Jan. 16 (Bloomberg) -- Australian job notices declined in December for the fifth time in six months as companies delayed personnel decisions during a bout of global financial turmoil, a private report showed.
Jobs advertised in newspapers and on the Internet fell 0.9 percent last month after rising a revised 0.1 percent in November, according to an Australia & New Zealand Banking Group Ltd. report released in Melbourne today.
The Reserve Bank of Australia cut interest rates in November and December in the first back-to-back reductions in two years, lowering the benchmark to 4.25 percent to boost demand as inflation pressure eased. Hiring has weakened this year from a record in 2010 as Europe’s sovereign-debt crisis weighs on global growth.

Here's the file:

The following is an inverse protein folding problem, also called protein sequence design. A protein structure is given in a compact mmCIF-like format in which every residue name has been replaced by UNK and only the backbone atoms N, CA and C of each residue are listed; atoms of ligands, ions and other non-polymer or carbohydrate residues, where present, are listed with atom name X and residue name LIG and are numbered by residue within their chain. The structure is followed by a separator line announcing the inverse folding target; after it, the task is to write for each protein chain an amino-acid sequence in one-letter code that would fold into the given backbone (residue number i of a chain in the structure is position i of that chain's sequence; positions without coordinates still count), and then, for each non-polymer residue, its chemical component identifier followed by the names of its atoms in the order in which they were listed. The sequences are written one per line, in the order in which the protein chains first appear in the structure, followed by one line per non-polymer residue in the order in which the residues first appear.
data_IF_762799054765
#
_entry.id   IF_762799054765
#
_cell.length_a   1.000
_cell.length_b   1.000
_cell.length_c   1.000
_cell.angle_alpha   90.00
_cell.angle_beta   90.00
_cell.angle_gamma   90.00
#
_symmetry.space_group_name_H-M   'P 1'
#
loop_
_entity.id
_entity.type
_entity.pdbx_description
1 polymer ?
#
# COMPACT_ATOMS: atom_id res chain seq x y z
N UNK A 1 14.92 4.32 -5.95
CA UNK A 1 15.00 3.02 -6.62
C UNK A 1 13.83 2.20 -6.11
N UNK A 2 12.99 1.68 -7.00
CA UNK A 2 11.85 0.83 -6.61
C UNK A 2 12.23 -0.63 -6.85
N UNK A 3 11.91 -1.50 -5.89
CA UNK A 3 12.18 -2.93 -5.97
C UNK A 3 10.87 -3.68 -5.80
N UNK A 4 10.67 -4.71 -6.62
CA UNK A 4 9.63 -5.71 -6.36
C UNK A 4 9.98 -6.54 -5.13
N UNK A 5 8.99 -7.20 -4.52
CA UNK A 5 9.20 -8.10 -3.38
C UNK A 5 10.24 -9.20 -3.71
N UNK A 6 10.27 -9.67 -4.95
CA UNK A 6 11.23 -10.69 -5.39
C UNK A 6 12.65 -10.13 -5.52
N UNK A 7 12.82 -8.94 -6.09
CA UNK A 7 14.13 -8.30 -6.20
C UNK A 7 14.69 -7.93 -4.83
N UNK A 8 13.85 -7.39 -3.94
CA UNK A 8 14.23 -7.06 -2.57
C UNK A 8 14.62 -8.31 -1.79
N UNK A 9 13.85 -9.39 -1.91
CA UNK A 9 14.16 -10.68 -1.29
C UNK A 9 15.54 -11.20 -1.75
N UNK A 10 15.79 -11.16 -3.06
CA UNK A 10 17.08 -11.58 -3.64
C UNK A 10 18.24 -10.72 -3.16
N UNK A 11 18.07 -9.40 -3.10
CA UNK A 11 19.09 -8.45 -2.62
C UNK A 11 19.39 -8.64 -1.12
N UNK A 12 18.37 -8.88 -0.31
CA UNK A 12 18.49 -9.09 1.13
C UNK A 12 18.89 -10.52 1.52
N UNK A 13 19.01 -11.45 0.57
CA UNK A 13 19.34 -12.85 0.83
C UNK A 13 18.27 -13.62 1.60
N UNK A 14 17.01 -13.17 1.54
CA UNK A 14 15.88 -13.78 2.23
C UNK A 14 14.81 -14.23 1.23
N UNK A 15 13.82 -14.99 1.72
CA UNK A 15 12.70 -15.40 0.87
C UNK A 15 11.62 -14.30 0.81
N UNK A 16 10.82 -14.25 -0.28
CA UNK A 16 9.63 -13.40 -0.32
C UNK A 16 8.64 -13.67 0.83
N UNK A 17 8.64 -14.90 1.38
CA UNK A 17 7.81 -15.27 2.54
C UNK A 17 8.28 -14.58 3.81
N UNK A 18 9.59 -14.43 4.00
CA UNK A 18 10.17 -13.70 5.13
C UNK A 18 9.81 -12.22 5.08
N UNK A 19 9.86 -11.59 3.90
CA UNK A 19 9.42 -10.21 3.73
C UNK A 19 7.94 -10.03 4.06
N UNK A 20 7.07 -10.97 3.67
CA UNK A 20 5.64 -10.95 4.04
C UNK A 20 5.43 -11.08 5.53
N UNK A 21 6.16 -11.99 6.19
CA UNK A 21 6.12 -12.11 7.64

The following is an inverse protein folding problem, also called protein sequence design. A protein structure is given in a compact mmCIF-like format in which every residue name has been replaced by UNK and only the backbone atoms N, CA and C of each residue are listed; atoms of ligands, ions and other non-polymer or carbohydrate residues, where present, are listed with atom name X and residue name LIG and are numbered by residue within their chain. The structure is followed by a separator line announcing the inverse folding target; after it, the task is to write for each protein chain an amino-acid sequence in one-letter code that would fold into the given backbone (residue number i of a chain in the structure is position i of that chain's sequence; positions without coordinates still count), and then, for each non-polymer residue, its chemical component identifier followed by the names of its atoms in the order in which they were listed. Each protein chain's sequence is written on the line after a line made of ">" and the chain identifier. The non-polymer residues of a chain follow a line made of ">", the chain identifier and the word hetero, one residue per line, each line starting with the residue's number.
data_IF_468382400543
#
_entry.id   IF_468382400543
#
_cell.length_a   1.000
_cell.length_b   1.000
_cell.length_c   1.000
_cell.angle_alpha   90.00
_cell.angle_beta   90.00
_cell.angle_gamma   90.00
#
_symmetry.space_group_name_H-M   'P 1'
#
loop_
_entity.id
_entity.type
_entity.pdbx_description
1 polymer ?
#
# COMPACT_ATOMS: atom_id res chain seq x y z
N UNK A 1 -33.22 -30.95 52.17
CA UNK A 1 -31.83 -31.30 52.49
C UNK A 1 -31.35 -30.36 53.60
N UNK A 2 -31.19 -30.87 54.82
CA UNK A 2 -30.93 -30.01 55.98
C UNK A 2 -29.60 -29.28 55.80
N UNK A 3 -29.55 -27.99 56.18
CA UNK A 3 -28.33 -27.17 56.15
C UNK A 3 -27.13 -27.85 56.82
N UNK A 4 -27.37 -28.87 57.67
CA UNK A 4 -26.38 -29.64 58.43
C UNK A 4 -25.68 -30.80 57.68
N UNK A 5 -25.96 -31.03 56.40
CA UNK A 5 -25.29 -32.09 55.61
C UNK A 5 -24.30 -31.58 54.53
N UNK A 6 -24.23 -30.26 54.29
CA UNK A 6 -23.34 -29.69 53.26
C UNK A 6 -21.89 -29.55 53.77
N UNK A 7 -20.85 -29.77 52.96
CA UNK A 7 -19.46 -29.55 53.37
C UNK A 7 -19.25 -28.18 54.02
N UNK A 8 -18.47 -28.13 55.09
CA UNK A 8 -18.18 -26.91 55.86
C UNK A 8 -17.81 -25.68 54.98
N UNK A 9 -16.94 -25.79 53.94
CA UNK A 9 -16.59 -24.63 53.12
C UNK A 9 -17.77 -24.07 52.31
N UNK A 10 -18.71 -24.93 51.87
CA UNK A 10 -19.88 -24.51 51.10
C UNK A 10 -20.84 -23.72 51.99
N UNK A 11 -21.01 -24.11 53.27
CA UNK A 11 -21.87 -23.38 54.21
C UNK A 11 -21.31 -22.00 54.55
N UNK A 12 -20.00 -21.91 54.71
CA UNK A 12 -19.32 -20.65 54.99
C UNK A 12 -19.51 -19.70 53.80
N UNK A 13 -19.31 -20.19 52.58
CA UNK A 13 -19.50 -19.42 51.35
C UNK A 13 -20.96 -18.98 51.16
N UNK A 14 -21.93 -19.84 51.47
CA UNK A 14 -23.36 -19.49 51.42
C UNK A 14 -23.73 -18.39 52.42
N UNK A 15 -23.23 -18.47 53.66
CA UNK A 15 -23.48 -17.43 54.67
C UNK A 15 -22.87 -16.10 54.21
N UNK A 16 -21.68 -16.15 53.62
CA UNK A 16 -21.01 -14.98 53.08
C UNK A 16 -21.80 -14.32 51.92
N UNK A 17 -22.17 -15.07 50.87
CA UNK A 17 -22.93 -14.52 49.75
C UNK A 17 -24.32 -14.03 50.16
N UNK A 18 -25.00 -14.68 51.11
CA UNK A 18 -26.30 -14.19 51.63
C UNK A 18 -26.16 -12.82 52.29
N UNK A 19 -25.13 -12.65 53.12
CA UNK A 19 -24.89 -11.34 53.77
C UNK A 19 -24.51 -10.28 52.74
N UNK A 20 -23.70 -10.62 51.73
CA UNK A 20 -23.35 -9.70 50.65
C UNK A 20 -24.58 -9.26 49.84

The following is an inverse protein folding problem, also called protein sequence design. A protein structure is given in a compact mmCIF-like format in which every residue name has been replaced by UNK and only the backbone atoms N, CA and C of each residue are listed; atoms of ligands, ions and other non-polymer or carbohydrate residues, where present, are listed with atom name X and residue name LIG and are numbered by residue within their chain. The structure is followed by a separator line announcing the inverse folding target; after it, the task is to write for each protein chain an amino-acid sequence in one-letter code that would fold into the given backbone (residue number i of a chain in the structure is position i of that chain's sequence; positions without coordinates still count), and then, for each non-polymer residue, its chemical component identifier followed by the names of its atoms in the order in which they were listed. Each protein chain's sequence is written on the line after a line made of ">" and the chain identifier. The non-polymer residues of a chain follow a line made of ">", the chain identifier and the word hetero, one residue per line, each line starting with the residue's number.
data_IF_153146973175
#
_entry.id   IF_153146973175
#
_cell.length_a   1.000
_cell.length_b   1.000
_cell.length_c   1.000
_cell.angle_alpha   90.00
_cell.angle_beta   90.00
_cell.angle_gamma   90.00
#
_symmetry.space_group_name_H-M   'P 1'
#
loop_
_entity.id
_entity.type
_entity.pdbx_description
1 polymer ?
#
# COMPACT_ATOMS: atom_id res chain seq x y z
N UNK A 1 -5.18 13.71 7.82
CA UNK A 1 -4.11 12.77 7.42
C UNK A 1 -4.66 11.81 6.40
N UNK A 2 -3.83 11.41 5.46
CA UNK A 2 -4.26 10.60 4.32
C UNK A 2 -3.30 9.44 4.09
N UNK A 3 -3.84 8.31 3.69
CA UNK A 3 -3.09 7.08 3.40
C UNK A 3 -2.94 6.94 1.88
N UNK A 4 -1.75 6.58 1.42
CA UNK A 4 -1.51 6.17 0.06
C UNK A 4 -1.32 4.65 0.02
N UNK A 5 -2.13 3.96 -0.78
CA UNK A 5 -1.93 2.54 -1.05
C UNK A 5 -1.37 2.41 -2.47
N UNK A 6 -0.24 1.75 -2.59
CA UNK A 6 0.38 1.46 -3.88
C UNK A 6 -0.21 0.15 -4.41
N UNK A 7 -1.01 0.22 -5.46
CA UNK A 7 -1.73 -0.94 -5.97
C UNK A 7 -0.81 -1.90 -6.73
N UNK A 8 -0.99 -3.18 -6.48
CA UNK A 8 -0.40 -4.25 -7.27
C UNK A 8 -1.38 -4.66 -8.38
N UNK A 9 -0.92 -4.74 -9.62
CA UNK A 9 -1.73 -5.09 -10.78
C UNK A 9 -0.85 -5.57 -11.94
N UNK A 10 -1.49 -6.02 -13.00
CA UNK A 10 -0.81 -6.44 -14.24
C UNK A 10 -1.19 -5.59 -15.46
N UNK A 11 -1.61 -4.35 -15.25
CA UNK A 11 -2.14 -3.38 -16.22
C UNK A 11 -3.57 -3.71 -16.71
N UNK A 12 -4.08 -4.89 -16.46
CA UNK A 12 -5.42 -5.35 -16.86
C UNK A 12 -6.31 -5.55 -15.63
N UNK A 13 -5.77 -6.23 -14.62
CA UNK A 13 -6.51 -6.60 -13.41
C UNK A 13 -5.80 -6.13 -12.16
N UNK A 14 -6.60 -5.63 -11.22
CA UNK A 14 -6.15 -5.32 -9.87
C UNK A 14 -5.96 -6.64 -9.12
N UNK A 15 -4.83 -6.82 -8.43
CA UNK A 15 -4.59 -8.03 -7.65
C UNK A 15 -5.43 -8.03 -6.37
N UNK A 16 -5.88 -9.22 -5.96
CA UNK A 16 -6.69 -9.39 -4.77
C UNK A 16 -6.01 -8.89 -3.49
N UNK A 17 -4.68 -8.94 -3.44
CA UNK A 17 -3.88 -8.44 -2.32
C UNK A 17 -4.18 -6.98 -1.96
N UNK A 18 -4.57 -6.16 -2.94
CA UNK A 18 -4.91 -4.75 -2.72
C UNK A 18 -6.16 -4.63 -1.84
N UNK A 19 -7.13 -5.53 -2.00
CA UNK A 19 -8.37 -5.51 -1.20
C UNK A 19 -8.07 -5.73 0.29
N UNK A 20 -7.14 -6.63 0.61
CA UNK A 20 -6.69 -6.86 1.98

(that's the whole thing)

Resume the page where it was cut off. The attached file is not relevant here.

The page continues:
“A further modest rise in the unemployment rate, together with continued heightened global risks, should keep domestic inflationary pressures relatively benign for now,” Katie Dean, head of Australian economics at ANZ Bank, said in a statement. “This will provide the RBA with further scope to provide another modest easing of monetary policy.”
National vacancies advertised in newspapers dropped 1.1 percent in December, and Internet notices rose 3.5 percent, today’s report showed.
Australia’s unemployment rate likely held at 5.3 percent in December as employers added 10,000 jobs, a government report will show on Jan. 19, according to a Bloomberg News survey of 23 economists.
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